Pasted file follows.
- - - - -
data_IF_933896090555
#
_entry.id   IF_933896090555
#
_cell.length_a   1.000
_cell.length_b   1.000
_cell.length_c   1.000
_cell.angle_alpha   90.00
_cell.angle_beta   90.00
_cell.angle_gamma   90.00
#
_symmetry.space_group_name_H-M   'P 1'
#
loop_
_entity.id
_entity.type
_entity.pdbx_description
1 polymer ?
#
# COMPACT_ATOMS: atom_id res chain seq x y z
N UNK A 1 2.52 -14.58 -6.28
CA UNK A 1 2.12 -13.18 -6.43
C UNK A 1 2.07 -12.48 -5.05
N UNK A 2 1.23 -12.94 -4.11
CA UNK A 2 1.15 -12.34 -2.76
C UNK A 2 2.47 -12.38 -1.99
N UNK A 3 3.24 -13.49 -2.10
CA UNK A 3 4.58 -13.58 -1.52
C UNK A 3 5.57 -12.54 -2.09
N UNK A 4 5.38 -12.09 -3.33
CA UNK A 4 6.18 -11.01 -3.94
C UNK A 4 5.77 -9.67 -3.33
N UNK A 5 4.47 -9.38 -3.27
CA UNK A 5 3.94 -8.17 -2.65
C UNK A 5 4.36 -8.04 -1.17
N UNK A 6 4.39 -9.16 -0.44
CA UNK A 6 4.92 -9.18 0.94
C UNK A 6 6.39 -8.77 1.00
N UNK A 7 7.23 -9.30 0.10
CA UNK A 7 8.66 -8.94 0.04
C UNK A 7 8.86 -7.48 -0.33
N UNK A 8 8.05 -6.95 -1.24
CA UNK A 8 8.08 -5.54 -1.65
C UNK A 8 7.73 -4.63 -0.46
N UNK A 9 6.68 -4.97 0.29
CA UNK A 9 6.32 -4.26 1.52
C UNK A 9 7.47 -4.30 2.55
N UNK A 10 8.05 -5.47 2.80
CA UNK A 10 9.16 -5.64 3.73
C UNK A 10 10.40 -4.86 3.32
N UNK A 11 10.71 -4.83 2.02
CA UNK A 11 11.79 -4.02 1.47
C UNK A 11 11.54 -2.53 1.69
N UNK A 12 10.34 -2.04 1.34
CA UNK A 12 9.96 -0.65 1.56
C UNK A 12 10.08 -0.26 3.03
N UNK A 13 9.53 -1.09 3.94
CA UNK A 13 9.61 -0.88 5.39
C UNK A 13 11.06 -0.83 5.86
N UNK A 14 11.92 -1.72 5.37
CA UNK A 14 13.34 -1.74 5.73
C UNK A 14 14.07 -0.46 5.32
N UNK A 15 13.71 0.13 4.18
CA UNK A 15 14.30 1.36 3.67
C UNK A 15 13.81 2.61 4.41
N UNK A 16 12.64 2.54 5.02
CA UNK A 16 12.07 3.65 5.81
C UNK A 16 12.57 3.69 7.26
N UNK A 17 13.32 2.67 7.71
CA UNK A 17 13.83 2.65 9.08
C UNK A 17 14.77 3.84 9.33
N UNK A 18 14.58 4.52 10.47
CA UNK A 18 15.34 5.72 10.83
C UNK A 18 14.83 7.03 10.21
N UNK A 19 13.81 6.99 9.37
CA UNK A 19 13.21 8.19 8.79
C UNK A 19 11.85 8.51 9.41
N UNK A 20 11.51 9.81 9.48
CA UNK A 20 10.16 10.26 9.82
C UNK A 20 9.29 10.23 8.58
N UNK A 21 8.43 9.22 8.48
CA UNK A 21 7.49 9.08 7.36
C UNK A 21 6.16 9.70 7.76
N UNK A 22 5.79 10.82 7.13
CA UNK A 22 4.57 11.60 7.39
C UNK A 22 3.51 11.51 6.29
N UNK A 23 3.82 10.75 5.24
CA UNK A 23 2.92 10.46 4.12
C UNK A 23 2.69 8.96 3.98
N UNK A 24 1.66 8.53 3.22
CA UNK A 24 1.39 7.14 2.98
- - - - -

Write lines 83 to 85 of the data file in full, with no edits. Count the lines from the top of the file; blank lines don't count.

C UNK A 21 6.16 9.70 7.76
N UNK A 22 5.79 10.82 7.13
CA UNK A 22 4.57 11.60 7.39